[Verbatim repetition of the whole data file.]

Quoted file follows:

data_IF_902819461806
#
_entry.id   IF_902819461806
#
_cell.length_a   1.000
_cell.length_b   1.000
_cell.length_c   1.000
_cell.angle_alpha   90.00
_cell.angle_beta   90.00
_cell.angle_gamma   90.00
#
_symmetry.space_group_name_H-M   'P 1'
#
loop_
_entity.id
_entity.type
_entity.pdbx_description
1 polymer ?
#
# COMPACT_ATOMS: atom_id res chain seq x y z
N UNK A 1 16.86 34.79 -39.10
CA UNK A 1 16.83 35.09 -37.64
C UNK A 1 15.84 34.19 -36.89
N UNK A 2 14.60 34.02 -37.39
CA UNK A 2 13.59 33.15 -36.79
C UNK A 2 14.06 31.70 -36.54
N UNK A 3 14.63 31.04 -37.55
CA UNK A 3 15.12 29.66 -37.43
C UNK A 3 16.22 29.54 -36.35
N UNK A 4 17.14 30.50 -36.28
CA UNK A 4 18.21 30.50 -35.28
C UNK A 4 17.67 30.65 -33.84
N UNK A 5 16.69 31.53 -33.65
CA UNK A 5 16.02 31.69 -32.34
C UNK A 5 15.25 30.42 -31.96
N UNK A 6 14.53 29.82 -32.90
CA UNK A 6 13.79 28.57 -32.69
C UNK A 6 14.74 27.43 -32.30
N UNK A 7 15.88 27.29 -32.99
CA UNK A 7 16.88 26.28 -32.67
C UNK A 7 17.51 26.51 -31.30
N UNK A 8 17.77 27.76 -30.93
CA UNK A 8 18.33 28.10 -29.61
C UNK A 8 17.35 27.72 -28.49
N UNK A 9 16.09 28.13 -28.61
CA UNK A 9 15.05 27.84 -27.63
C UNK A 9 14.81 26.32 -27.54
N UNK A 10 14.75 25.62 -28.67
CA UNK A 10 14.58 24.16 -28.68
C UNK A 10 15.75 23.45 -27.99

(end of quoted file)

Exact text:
data_IF_902819461806
#
_entry.id   IF_902819461806
#
_cell.length_a   1.000
_cell.length_b   1.000
_cell.length_c   1.000
_cell.angle_alpha   90.00
_cell.angle_beta   90.00
_cell.angle_gamma   90.00
#
_symmetry.space_group_name_H-M   'P 1'
#
loop_
_entity.id
_entity.type
_entity.pdbx_description
1 polymer ?
#
# COMPACT_ATOMS: atom_id res chain seq x y z
N UNK A 1 16.86 34.79 -39.10
CA UNK A 1 16.83 35.09 -37.64
C UNK A 1 15.84 34.19 -36.89
N UNK A 2 14.60 34.02 -37.39
CA UNK A 2 13.59 33.15 -36.79
C UNK A 2 14.06 31.70 -36.54
N UNK A 3 14.63 31.04 -37.55
CA UNK A 3 15.12 29.66 -37.43
C UNK A 3 16.22 29.54 -36.35
N UNK A 4 17.14 30.50 -36.28
CA UNK A 4 18.21 30.50 -35.28
C UNK A 4 17.67 30.65 -33.84
N UNK A 5 16.69 31.53 -33.65
CA UNK A 5 16.02 31.69 -32.34
C UNK A 5 15.25 30.42 -31.96
N UNK A 6 14.53 29.82 -32.90
CA UNK A 6 13.79 28.57 -32.69
C UNK A 6 14.74 27.43 -32.30
N UNK A 7 15.88 27.29 -32.99
CA UNK A 7 16.88 26.28 -32.67
C UNK A 7 17.51 26.51 -31.30
N UNK A 8 17.77 27.76 -30.93
CA UNK A 8 18.33 28.10 -29.61
C UNK A 8 17.35 27.72 -28.49
N UNK A 9 16.09 28.13 -28.61
CA UNK A 9 15.05 27.84 -27.63
C UNK A 9 14.81 26.32 -27.54
N UNK A 10 14.75 25.62 -28.67
CA UNK A 10 14.58 24.16 -28.68
C UNK A 10 15.75 23.45 -27.99